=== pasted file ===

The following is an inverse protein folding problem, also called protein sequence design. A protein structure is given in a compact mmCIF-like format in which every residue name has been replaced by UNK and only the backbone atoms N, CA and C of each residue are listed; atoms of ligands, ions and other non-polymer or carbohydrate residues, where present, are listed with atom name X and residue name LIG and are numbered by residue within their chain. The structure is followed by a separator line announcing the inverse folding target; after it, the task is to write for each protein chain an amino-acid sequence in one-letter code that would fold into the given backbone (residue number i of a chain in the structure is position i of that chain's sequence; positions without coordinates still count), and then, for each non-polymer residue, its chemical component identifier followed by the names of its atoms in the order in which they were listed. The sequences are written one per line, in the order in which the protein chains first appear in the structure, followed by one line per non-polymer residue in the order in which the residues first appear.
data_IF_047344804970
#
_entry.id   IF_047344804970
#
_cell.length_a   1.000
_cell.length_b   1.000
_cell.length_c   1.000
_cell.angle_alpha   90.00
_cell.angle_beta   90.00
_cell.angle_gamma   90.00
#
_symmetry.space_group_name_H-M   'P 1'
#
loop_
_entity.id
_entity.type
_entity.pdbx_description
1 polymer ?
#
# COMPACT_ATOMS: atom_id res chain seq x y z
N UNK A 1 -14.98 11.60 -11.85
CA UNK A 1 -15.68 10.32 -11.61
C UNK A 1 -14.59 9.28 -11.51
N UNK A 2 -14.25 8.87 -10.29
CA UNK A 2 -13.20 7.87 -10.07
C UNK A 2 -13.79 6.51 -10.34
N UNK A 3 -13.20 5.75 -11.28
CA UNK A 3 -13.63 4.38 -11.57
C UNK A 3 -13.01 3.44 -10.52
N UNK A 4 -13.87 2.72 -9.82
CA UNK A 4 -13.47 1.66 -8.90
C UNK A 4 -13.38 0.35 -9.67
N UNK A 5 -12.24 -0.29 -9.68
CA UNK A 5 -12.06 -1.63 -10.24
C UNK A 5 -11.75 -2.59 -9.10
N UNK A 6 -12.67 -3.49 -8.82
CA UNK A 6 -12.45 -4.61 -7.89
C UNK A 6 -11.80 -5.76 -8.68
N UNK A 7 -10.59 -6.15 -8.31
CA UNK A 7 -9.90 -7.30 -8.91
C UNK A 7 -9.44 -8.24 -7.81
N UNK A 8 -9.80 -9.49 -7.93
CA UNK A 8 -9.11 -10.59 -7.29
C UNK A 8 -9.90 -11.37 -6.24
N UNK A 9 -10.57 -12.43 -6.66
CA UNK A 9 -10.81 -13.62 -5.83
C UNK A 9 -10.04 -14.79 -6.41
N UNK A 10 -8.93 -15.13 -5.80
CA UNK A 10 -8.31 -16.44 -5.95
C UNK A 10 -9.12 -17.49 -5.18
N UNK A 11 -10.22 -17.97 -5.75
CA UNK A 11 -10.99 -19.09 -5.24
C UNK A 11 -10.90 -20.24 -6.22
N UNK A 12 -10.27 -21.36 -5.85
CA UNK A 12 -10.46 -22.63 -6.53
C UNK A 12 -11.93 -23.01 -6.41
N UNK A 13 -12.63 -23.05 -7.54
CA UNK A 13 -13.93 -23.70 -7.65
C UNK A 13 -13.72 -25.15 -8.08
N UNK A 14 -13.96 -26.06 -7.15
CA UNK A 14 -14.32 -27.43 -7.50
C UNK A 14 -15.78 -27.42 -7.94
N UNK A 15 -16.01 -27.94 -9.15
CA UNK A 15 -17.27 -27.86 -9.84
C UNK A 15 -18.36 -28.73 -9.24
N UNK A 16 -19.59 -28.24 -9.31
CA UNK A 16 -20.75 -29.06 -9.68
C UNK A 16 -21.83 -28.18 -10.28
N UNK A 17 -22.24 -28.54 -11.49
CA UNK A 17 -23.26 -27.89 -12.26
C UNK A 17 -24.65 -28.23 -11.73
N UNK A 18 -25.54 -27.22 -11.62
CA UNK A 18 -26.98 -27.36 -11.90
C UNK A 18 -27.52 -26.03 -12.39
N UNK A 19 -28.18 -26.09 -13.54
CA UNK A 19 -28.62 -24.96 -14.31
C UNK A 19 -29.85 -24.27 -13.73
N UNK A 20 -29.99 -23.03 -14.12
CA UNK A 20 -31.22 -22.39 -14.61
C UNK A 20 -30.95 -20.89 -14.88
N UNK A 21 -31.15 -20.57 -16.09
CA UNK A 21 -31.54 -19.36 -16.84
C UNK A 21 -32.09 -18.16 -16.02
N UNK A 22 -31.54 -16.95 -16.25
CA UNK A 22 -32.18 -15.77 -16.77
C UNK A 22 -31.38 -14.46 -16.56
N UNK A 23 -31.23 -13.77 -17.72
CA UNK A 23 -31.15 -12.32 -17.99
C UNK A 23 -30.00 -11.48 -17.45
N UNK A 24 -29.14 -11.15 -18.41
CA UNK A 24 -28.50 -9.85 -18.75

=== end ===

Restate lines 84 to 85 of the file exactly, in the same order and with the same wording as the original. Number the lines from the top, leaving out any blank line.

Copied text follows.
C UNK A 21 -32.09 -18.16 -16.02
N UNK A 22 -31.54 -16.95 -16.25